The long-term objective is to eluciate the functional relationship between the brain and its extracellular fluids - interstitial fluid (ISF) and cerebrospinal fluid (CSF). Completed work has confirmed classical concepts of a network of channels within brain, analogous to lymphatics, for drainage of ISF. The significance of this system for clearing polar compounds from brain has been emphasized. Proposed experiments would continue to examine ISF flow in normal nervous tissue; they would also evaluate further the functional significance of this flow, both with respect to its possible role in brain volume regulation and its relation to the immune system. Extracellular tracers are microinjected into the neuropil and the pathways and dynamics of ISF flow determined from the characteristics of tracer clearance from the tissue. Studies of ISF flow in normal brain tissue would compare the characteristics of flow from different CNS regions and estimate the rate of drainage into deep cervical lymph, via cranial nerve sheaths, in cat and rat. Experiments designed to evaluate bulk flow between ISF and CSF as a mechanism of ISF volume regulation would measure a) solute and solvent flows between brain and CSF, b) sodium fluxes across the blood-brain barrier, and c) tissue fluid and electrolyte concentrations under defined experimental conditions, including alterations in CSF hydrostatic pressure and plasma osmolality. In order to explore the relation of ISF drainage to the immune system, kinetics of antigen clearance from brain and appearance in CSF, plasma and lymph would be determined following intracerebral injection and the results correlated with the appearance of anitbody in plasma and CSF. Techniques include intracerebral microinjection, measurement of cerebrovascular permeability, ventriculo-cisternal perfusion, collection of deep cervical lymph, and quantitative autoradiography. Results would have wide applicability to CNS pathologies including conditions characterized by excess brain fluids (edema, hydrocephalus, spinal cord injury) and diseases of the immune system (autoimmunity, multiple sclerosis, CNS tumors).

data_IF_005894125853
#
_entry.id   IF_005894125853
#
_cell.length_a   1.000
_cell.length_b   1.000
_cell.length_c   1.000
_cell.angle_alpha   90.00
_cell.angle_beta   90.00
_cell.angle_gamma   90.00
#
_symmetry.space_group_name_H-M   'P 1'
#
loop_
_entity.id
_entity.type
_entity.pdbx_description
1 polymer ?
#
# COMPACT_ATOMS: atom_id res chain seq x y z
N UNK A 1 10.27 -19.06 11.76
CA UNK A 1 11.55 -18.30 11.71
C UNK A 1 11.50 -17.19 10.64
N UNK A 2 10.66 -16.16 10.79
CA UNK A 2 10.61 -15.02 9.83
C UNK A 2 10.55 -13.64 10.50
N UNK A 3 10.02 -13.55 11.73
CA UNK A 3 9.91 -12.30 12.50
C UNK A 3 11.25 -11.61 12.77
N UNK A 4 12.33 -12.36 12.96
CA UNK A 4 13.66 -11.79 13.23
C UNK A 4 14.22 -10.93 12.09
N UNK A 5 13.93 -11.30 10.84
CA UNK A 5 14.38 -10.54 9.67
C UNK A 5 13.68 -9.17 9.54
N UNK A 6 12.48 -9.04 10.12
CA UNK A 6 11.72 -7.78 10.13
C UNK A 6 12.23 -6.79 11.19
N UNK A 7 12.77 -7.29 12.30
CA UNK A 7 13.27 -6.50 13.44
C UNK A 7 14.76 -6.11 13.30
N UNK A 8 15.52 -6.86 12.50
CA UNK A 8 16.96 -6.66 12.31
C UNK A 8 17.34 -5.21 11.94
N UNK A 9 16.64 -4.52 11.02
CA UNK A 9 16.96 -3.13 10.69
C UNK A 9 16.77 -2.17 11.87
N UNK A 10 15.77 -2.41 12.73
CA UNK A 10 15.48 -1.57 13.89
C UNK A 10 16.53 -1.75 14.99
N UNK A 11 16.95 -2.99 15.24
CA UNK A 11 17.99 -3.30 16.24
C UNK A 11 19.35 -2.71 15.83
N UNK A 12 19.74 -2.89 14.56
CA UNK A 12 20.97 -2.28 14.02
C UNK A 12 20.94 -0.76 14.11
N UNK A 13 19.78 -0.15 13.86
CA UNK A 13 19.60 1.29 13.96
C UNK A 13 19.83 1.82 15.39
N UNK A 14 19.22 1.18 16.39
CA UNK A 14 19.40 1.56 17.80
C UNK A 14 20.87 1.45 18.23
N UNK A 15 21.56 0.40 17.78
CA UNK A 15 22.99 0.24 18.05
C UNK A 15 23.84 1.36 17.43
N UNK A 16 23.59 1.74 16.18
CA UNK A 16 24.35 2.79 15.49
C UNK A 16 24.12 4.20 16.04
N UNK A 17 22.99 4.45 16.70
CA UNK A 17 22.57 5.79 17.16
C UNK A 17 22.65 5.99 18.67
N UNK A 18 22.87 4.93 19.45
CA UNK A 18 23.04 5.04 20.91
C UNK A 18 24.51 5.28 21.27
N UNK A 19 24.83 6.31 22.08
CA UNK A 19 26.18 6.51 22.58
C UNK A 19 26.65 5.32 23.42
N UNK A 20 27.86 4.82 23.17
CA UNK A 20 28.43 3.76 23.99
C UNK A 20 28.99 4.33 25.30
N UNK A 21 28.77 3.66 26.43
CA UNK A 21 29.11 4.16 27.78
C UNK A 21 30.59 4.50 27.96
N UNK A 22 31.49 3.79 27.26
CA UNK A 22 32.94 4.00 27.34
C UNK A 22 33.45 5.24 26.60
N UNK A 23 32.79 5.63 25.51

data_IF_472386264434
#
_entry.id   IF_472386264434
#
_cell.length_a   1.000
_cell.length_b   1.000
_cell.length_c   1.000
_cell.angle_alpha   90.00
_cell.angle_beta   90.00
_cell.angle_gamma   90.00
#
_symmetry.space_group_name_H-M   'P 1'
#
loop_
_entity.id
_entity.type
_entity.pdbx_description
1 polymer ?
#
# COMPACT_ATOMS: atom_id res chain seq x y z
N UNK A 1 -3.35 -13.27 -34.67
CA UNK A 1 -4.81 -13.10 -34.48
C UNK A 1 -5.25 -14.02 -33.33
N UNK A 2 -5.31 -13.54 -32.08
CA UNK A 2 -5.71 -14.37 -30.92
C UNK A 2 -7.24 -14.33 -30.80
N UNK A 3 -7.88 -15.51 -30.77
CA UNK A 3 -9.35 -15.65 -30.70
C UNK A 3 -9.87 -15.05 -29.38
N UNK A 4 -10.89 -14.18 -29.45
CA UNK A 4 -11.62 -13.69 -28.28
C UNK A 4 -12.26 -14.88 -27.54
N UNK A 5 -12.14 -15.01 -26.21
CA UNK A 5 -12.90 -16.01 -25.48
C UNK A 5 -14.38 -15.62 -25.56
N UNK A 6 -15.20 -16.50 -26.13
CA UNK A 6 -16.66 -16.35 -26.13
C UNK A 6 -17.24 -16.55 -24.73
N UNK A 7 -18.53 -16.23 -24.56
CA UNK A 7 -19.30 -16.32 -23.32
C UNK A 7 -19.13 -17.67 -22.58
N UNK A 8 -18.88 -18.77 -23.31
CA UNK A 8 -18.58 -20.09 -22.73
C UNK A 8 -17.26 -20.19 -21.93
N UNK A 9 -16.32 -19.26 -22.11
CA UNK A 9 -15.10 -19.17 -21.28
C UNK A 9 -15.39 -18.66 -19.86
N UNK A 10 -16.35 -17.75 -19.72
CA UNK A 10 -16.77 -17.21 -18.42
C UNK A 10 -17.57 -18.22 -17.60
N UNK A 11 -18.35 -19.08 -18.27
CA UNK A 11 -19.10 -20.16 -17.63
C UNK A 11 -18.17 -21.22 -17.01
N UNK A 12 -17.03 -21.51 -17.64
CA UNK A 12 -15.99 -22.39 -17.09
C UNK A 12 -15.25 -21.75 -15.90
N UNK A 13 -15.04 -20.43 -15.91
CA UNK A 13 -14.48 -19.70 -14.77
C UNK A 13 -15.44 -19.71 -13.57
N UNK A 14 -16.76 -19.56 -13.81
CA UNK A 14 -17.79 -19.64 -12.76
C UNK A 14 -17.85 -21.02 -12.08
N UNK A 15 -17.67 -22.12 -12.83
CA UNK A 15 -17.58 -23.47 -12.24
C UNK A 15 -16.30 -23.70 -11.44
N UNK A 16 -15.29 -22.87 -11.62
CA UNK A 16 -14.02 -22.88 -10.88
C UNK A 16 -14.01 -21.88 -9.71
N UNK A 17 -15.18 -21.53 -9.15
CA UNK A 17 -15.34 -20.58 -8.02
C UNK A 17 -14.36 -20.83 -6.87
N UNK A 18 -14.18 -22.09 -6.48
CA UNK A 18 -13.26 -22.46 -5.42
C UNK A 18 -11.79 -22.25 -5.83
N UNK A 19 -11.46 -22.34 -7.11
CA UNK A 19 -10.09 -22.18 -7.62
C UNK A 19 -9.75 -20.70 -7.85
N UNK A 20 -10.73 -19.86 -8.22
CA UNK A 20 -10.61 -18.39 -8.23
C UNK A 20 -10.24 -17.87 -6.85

|Gordon, L B; Nolan, S C; Cserr, H F et al. (1997) Growth of P511 mastocytoma cells in BALB/c mouse brain elicits CTL response without tumor elimination: a new tumor model for regional central nervous system immunity. J Immunol 159:2399-408|